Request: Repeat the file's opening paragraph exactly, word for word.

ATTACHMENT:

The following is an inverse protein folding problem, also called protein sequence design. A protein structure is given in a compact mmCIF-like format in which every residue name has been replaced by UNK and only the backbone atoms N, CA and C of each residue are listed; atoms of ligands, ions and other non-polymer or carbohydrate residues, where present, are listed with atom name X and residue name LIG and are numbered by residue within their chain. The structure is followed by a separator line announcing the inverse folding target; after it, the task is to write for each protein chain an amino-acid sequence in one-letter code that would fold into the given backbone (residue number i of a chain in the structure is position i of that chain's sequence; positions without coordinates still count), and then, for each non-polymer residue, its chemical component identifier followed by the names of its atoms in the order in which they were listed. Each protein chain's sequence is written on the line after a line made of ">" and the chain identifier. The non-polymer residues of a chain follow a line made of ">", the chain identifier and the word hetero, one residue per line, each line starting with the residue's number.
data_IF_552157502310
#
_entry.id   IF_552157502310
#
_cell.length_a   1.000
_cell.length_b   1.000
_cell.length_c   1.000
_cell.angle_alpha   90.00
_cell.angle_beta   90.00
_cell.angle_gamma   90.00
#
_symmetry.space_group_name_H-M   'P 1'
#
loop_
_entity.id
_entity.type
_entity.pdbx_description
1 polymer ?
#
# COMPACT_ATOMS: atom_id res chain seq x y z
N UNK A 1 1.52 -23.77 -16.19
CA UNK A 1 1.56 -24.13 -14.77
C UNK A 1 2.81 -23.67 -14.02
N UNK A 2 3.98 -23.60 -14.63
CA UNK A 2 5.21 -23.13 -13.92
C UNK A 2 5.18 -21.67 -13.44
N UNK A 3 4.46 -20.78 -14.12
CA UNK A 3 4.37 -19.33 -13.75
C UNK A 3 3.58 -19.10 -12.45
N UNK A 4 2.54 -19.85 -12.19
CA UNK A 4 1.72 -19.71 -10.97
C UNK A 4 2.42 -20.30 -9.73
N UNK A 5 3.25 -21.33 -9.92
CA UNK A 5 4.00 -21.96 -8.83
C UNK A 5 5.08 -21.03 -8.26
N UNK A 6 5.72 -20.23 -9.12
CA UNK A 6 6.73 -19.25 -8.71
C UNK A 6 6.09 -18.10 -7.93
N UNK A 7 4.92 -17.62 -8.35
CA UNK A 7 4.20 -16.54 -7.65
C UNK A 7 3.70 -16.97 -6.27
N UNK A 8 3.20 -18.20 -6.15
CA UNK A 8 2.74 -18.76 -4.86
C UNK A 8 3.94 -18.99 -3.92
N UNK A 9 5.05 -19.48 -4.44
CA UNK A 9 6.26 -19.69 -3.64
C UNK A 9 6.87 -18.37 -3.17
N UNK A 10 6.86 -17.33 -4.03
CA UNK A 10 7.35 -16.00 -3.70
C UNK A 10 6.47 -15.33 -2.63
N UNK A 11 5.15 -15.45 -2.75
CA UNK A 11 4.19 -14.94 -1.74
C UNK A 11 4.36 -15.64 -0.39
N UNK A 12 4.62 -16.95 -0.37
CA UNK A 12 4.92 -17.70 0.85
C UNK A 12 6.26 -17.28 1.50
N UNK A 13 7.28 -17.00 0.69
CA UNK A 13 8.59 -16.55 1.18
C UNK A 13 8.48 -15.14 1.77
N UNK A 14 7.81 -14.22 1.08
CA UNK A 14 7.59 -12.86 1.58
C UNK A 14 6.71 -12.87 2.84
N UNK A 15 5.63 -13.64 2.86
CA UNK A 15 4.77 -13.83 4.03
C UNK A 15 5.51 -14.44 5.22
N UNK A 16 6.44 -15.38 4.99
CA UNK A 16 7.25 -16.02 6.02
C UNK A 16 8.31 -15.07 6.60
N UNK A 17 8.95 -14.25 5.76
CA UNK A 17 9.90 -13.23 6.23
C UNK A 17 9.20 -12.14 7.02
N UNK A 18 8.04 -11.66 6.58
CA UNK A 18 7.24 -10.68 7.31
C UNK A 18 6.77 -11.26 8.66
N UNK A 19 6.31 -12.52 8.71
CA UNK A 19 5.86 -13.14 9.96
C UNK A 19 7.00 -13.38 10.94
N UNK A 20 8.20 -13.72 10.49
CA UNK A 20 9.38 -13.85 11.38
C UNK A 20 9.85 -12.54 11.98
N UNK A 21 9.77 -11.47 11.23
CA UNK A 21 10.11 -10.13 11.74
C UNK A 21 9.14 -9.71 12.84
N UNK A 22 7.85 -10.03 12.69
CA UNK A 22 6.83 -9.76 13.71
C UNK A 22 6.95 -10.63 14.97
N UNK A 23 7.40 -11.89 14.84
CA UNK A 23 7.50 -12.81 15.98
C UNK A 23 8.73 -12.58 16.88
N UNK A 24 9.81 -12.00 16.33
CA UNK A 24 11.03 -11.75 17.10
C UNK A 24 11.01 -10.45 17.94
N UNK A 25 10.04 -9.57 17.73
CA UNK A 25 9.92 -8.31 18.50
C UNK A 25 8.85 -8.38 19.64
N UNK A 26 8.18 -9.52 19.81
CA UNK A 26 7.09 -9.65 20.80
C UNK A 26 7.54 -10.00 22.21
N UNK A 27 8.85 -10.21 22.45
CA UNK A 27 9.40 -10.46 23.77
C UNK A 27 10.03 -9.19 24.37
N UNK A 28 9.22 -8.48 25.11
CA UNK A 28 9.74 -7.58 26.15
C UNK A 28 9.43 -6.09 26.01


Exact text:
The following is an inverse protein folding problem, also called protein sequence design. A protein structure is given in a compact mmCIF-like format in which every residue name has been replaced by UNK and only the backbone atoms N, CA and C of each residue are listed; atoms of ligands, ions and other non-polymer or carbohydrate residues, where present, are listed with atom name X and residue name LIG and are numbered by residue within their chain. The structure is followed by a separator line announcing the inverse folding target; after it, the task is to write for each protein chain an amino-acid sequence in one-letter code that would fold into the given backbone (residue number i of a chain in the structure is position i of that chain's sequence; positions without coordinates still count), and then, for each non-polymer residue, its chemical component identifier followed by the names of its atoms in the order in which they were listed. Each protein chain's sequence is written on the line after a line made of ">" and the chain identifier. The non-polymer residues of a chain follow a line made of ">", the chain identifier and the word hetero, one residue per line, each line starting with the residue's number.